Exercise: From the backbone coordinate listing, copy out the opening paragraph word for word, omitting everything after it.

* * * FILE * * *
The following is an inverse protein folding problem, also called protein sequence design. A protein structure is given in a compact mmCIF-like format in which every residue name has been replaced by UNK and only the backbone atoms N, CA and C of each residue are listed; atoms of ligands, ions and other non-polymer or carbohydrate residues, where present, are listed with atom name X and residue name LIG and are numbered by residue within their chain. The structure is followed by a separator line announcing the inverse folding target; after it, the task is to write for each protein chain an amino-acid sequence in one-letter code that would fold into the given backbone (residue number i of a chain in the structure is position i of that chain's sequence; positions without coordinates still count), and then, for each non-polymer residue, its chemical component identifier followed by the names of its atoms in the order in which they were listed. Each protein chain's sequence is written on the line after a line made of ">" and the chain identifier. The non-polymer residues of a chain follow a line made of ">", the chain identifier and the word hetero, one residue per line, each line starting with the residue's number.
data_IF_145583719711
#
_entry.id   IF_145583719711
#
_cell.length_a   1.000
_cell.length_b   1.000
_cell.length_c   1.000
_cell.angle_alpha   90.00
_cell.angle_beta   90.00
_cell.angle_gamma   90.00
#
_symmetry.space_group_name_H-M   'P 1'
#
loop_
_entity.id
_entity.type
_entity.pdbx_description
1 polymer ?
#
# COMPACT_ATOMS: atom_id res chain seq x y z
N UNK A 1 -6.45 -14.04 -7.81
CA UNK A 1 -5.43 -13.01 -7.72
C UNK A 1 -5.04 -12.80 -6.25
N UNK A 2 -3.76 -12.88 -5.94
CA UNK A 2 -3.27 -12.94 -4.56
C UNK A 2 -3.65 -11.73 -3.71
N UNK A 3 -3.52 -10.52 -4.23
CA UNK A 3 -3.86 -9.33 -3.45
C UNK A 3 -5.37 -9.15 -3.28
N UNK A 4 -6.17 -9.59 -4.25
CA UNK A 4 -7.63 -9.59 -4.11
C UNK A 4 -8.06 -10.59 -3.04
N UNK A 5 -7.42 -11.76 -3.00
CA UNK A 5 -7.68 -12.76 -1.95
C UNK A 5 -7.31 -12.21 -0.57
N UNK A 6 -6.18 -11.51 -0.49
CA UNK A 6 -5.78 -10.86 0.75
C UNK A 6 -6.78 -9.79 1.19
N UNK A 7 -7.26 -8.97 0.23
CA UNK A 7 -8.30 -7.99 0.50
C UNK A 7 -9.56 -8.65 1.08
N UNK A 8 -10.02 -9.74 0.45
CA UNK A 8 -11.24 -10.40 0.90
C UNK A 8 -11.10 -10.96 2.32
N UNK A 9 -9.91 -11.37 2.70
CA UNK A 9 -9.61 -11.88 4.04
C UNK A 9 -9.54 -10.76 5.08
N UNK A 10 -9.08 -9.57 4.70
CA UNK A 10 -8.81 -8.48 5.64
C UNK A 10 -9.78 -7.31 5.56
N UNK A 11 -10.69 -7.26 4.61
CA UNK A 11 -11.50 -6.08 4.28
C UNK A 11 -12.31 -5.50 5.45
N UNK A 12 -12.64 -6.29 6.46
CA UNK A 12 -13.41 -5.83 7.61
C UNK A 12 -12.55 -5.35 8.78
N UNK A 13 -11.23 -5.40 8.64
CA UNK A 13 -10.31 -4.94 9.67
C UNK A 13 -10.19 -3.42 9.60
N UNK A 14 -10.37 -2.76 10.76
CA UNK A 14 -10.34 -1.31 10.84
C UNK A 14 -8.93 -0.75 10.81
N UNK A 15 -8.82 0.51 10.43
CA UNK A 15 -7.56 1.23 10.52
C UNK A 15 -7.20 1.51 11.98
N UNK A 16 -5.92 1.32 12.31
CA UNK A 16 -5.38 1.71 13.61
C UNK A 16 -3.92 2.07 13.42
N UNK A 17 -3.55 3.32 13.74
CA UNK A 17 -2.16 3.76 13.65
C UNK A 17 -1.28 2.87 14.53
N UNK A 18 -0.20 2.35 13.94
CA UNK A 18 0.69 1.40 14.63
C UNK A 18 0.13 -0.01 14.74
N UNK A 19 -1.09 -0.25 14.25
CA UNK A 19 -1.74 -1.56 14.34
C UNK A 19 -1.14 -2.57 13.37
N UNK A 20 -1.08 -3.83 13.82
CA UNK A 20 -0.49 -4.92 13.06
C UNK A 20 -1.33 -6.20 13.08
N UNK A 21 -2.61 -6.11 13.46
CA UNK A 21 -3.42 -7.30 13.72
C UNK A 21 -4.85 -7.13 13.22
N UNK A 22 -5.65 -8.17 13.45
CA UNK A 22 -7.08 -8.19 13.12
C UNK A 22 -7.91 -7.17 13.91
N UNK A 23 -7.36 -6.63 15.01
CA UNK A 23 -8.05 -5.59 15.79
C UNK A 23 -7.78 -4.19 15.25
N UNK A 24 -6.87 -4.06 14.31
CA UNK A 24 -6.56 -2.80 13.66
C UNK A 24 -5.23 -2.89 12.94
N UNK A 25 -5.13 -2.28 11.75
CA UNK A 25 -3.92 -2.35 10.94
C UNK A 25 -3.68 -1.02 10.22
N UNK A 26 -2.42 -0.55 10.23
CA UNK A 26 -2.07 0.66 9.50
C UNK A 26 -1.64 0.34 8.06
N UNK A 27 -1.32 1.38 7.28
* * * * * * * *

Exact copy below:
The following is an inverse protein folding problem, also called protein sequence design. A protein structure is given in a compact mmCIF-like format in which every residue name has been replaced by UNK and only the backbone atoms N, CA and C of each residue are listed; atoms of ligands, ions and other non-polymer or carbohydrate residues, where present, are listed with atom name X and residue name LIG and are numbered by residue within their chain. The structure is followed by a separator line announcing the inverse folding target; after it, the task is to write for each protein chain an amino-acid sequence in one-letter code that would fold into the given backbone (residue number i of a chain in the structure is position i of that chain's sequence; positions without coordinates still count), and then, for each non-polymer residue, its chemical component identifier followed by the names of its atoms in the order in which they were listed. Each protein chain's sequence is written on the line after a line made of ">" and the chain identifier. The non-polymer residues of a chain follow a line made of ">", the chain identifier and the word hetero, one residue per line, each line starting with the residue's number.